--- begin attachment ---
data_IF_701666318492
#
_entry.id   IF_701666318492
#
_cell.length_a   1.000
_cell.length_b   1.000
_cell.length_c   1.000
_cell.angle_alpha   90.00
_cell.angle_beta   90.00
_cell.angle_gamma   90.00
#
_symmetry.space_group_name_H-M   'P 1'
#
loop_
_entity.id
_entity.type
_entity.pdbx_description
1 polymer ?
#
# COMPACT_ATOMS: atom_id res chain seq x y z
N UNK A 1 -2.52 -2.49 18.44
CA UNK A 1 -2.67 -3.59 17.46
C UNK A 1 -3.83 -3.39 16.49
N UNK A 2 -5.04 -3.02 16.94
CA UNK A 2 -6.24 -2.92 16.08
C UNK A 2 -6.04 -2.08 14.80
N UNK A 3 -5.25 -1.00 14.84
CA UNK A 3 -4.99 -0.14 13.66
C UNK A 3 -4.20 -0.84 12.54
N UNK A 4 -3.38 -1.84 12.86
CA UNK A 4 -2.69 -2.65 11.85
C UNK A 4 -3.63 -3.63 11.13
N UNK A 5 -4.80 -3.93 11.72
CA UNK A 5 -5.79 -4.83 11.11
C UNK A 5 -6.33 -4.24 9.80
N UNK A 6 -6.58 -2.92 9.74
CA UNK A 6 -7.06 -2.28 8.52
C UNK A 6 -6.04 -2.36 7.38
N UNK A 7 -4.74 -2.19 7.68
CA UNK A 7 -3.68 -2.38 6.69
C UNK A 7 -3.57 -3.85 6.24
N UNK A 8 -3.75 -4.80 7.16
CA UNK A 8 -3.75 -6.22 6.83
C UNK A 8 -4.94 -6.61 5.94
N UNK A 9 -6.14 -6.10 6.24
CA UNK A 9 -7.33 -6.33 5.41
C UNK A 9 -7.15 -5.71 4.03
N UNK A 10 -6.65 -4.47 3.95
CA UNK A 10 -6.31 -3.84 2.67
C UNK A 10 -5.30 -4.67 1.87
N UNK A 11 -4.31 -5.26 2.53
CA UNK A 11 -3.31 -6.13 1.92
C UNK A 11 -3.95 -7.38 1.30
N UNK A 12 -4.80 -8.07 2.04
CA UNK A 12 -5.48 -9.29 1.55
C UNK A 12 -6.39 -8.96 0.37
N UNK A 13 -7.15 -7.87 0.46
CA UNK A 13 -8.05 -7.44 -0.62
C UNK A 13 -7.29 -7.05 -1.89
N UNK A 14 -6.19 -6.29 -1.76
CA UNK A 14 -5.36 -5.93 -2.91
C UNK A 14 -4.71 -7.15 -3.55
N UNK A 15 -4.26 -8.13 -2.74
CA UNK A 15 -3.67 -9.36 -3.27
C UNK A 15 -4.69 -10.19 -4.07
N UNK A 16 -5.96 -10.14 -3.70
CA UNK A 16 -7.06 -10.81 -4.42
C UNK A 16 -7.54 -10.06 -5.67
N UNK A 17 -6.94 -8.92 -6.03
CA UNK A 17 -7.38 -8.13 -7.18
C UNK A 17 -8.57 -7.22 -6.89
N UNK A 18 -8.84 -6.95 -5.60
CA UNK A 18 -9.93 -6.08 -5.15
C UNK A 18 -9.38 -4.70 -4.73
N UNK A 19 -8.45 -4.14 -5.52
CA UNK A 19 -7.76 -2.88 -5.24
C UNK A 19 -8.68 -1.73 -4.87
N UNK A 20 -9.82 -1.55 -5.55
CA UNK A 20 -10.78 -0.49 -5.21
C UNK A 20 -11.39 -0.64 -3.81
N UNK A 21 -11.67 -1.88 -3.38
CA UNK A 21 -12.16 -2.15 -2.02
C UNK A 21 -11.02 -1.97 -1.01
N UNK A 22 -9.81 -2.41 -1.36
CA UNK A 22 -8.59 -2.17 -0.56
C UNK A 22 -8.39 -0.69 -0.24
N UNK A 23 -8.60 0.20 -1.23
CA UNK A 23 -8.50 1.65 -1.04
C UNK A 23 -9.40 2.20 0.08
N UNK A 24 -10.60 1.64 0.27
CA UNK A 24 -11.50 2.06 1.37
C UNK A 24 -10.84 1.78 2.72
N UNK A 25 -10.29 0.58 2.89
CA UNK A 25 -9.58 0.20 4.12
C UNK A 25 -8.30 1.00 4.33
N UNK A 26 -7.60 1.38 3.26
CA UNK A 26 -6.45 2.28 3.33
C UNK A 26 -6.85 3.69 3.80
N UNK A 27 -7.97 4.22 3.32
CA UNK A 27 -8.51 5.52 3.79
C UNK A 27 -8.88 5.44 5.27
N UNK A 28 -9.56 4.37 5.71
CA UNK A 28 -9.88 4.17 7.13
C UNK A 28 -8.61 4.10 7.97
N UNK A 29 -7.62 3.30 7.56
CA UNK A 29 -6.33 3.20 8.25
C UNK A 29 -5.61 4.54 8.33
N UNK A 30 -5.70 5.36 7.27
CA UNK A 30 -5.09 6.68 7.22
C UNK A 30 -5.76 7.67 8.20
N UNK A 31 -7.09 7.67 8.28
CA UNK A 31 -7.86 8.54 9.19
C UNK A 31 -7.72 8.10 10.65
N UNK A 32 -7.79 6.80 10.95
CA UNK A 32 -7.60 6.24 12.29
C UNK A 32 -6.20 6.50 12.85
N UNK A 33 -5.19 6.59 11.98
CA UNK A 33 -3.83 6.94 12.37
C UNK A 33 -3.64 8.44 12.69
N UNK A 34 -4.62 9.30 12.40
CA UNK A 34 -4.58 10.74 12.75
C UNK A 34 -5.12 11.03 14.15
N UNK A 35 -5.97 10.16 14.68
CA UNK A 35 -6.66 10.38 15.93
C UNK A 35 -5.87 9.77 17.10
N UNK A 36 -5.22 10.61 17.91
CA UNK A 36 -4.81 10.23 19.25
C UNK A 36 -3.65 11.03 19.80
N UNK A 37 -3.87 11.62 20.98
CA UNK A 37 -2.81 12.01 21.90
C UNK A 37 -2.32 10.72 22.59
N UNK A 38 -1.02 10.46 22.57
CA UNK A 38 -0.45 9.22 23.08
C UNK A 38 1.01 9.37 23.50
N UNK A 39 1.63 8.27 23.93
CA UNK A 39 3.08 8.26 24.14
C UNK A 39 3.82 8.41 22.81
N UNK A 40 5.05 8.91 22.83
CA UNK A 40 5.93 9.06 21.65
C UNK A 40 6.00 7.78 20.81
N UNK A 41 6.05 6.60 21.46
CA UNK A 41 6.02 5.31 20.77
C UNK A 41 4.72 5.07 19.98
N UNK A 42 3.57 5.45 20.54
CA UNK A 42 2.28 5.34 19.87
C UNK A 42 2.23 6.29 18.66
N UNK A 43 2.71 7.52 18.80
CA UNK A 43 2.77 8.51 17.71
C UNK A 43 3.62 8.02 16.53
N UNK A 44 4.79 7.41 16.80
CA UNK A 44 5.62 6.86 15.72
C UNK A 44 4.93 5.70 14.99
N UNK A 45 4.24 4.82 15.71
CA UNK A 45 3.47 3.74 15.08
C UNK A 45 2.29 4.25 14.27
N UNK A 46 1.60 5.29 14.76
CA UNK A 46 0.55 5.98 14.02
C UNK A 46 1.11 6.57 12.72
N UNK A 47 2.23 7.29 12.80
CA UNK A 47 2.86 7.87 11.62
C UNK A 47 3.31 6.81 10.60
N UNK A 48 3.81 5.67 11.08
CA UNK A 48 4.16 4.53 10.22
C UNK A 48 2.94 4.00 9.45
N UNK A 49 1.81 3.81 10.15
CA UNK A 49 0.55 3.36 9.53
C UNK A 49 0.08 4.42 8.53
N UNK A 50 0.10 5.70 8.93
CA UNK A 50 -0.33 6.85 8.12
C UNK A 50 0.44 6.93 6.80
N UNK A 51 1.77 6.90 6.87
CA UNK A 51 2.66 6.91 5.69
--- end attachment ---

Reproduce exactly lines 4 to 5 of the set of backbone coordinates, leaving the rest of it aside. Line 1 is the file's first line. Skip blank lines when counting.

#
_cell.length_a   1.000